The Missing Fourth (story contest entry)
July 1, 2013
Susanna Leonard Hill is having another of her delightful, fun story contests. This one is a Fourth of July contest for which the basic rules are (and I quote)
The Contest: Write a children’s story, in poetry or prose, maximum 400 words about the 4th of July in which a secret is revealed or a mystery is solved!
(Note that on Susanna’s blog, those bold letters were in red and blue. Colors don’t work on my blog.)
There’s a fabulous prize involved, but what I love most about Susanna’s writing contests is that they are so much fun. So, joining the fun, here’s my entry. Not counting the title, it’s 365 words, (371 now — added a bit!) one for every day in the year (including the Fourth of July!). ADDENDUM: please note the explanation at the end…
The Missing Fourth
The Fourth of July was missing.
When people in Blueville flipped their calendars to July, the 4 had been cut out.
The mayor ran out of Town Hall. “The town’s bunting has been bagged!”
The Celebrations Committee exploded, “The fireworks have all gone up in smoke!”
The bandleader cried, “Someone’s marched off with the instruments!”
“We must call a Town Meeting!” said the mayor.
“We need to collect money for more fireworks!” said the Celebrations Committee.
The band leader sang, “Seventy-six kazoos… nope, it’s just not the same.”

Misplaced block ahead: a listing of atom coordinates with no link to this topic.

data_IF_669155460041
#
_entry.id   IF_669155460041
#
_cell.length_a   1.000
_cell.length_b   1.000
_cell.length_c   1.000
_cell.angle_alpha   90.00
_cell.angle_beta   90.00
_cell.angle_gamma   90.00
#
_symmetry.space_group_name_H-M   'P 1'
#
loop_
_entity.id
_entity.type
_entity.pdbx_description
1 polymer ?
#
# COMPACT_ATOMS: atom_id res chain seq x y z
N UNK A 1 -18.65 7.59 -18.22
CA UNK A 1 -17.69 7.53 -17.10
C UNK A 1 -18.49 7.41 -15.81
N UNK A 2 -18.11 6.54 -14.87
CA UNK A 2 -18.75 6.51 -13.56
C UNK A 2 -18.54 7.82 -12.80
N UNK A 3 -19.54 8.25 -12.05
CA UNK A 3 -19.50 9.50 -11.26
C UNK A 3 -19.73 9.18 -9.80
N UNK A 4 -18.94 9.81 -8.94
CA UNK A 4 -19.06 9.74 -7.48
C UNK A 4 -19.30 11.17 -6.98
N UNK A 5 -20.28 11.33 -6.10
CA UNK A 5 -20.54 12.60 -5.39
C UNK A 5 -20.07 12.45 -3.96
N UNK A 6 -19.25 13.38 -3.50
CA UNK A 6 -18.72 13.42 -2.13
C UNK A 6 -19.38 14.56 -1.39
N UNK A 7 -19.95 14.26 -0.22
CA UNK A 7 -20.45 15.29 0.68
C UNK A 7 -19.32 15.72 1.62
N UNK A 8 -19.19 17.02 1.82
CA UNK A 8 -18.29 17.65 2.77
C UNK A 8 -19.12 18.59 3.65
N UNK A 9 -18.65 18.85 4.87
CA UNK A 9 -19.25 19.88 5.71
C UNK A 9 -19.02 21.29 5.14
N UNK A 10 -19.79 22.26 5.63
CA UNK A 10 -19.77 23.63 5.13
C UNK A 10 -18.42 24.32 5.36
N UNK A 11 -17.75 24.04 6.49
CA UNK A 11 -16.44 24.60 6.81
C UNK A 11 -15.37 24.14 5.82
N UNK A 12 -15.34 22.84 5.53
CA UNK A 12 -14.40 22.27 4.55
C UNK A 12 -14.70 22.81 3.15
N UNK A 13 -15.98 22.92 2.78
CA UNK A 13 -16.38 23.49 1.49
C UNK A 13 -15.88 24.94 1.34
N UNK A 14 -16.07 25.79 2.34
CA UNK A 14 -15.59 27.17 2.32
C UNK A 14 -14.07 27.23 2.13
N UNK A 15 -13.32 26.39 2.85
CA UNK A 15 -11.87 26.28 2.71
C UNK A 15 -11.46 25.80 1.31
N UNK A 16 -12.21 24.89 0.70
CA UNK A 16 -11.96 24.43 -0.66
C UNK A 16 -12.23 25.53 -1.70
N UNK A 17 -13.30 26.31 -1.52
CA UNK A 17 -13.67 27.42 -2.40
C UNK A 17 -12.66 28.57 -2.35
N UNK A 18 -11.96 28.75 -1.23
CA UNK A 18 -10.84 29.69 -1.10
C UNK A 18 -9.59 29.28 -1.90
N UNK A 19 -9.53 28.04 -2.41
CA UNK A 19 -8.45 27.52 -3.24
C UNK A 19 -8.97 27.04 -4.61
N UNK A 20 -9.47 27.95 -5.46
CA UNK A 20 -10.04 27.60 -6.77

They ran around, tearing their hair. “What can we do?”
The kids huddled together. “What we need to do is find who did it,” said Tommy.
“And bring the Fourth back!” said Jennifer.
“Like all the Star Wars fans say, ‘May the Fourth be with us’!” said Jack.
“Not May, July!” said Debbie. She’d never seen Star Wars.
“We need to look for clues,” Jack said. “Things can’t just vanish.”
“We need to find a motive,” Tommy said. “Why would anyone steal the Fourth of July?”
“Everybody likes the Fourth of July,” Debbie said.
“Not everybody,” said Jennifer. “People who don’t like fireworks. Or parades. Or noise.”
“AHA!” They all said together.
They sneaked down the street where the band would have played. They went over the hill where the fireworks would have been.
“Look!” said Tommy, pulling a trombone case from under a bush.
“And see this!” Debbie said, waving a sparkler in the air.
“And a bag full of 4s from the calendars!” said Jack.
Jennifer put some bunting on like a cape.
“You kids get away from my stuff!” yelled Old Man Mudgeon. His cur, Snarly, grrrrred.
“It isn’t your stuff, it belongs to Blueville!” they said. “Why did you take it?”
“It’s too dang noisy. Every year those fireworks and the band just about knock my ears off.”
“I can fix that,” said Tommy. “Wait right here!”
He ran all the way to the store. “Do you sell earplugs?”
“Turnips taste better, but yup, here are earplugs.”
Tommy raced back to Old Man Mudgeon and gave him the earplugs.
So Old Man Mudgeon lived silently ever after, and Blueville turned back into Red, White and Blueville every Fourth of July.
ADDENDUM: Since several people have mentioned the pun “May the Fourth be with you” in the comments, I wanted to clarify that that one is not original to me, it’s used frequently among Star Wars fans on May 4th. See this Wikipedia entry for an explanation. Didn’t mean to mislead!